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The Gilded Serpent presents...
Dancing in Salt Lake City in the '70s
The Athenian
by Kalifa

Bert Balladine called me one morning. "Kalifa, want to dance in Salt Lake City for a five week gig?"

"Of course," I said.  "I'd love the opportunity to dance at the Athenian." The Athenian was a Greek restaurant owned by two brothers, Mike and Steve Katsanevas.

So the next day I was on a plane, flying over the Rockies and landed on the great salt plain.  Mike Katsanevas met me at the airport and took me to the Zee Hotel just down the street from the club.  He told me a little about his restaurant and that Salt Lake City had about three thousand Greeks who had immigrated from the isle of Crete.  My gig was in 1971.  His mother, Mama Katsanevas, cooked for the restaurant and she was famous locally for her baklava and stuffed grape leaves. 

I settled into my room, unpacked my costumes, and got ready to go to the club that evening to watch the New York dancer do her last performance.  I would start the next evening so it was important for me to see the club, stage, and hear the musicians.  Mike said that I could have a practice session with the musicians an hour before the club opened the next evening. 

I was very excited because I'd never danced "out-of-town" before.  I'd worked in several San Francisco clubs, the Parthenon in Walnut Creek, and Zorba's in Sacramento, but this was the Big Time for me.  My money was to be Big Time too.

I went to the restaurant when it opened and was invited into the dressing room to meet the dancer, Zillinda.  Her expertise was playing the zils (finger cymbals) with incredible speed and variations of patterns.  She was very beautiful, with long dark hair and a voluptuous figure, beautiful costumes and a nice personality.  We talked and traded show business gossip about dancers on both coasts. Then I left her to get ready for the first show.  I went back out to the restaurant and Mike showed me to a table in the back of the club.  He then pulled me into the kitchen to meet his mother!

She was a short and stout, dark-haired and dark-skinned woman with a great big smile.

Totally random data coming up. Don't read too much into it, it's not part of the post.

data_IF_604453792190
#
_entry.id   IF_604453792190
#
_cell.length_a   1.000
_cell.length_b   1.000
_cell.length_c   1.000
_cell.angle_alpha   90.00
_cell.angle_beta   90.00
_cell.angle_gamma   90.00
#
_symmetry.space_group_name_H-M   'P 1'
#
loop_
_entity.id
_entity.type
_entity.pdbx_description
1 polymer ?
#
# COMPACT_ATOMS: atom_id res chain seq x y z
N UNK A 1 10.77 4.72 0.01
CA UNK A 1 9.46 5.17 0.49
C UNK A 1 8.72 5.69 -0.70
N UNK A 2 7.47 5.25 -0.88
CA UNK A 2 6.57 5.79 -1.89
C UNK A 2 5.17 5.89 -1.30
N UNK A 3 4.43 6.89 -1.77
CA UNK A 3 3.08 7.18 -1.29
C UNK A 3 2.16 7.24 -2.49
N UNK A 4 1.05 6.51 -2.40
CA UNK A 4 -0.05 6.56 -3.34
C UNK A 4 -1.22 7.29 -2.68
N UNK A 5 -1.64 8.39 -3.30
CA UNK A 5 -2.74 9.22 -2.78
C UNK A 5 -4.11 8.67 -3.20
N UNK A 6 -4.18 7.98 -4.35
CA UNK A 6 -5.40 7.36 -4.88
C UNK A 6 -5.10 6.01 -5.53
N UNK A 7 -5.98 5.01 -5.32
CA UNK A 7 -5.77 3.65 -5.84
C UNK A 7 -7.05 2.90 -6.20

"Oh my dear, you need some meat on those bones!  Don't worry, I'll fatten you up while you're here."

I gulped, and wondered when I should tell her I was a vegetarian and therefore didn't eat meat.  I went back out to sit at my table as the show started and Zillinda came on with a great swirling of veils and skirt, twirling on stage as the musicians began her set.  Greek musicians play music that is often faster and more up-beat than Arabic music.  Even the taxim is played, and danced at a faster pace. I watched in wonderment as Zillinda danced.  She danced in high heels, and I was terribly impressed.  The dancers on the West Coast mostly performed barefoot or wore Hermes sandles.  By the end of her first set, I was thinking, I could do that.  However, I realized that I would need practice dancing in high heels before trying it on-stage.

My first night, I was nervous, but the rehearsal session went well.  The musicians were very nice and helped me recognize when they would change tempo.  The Atheninan club was packed because it was Saturday night and many of the customers hadn't realized that Zillinda had left that morning and a new dancer who had been shipped in from California. My technique was done more in the ethnic style than Zillinda's. She was definitely a night club entertainer! 

Fortunately, Bert had put a lot of finishing touches on my skills, teaching me to dance to and for the audience (instead of staying inside myself) as many ethnic style dancers do.  He prepared me for dancing in a nightclub, rather than doing a performance at the Renaissance Fair, or a dance concert.  The dancer must play to the audience and show them that she is really enjoying herself, then they will enjoy themselves too.

By the end of my first set, I was feeling comfortable and at ease with my musicians and our surroundings, as well as our audience.  When I rushed into the dressing room to get out of my damp costume and into my caftan, Mama Katsanevas came in the door with a huge plate of food...

"Eat, my Little One," she said, plopping down the plate and sashaying back to the kitchen.  I didn't have the time or the inclination to tell her that I could never ate between dance sets.  It would be disastrous.  I would probably vomit on stage, not to mention, that I would not being able to do belly rolls.  So, I wrapped the aluminum foil tightly round the food and tucked it behind my make-up case.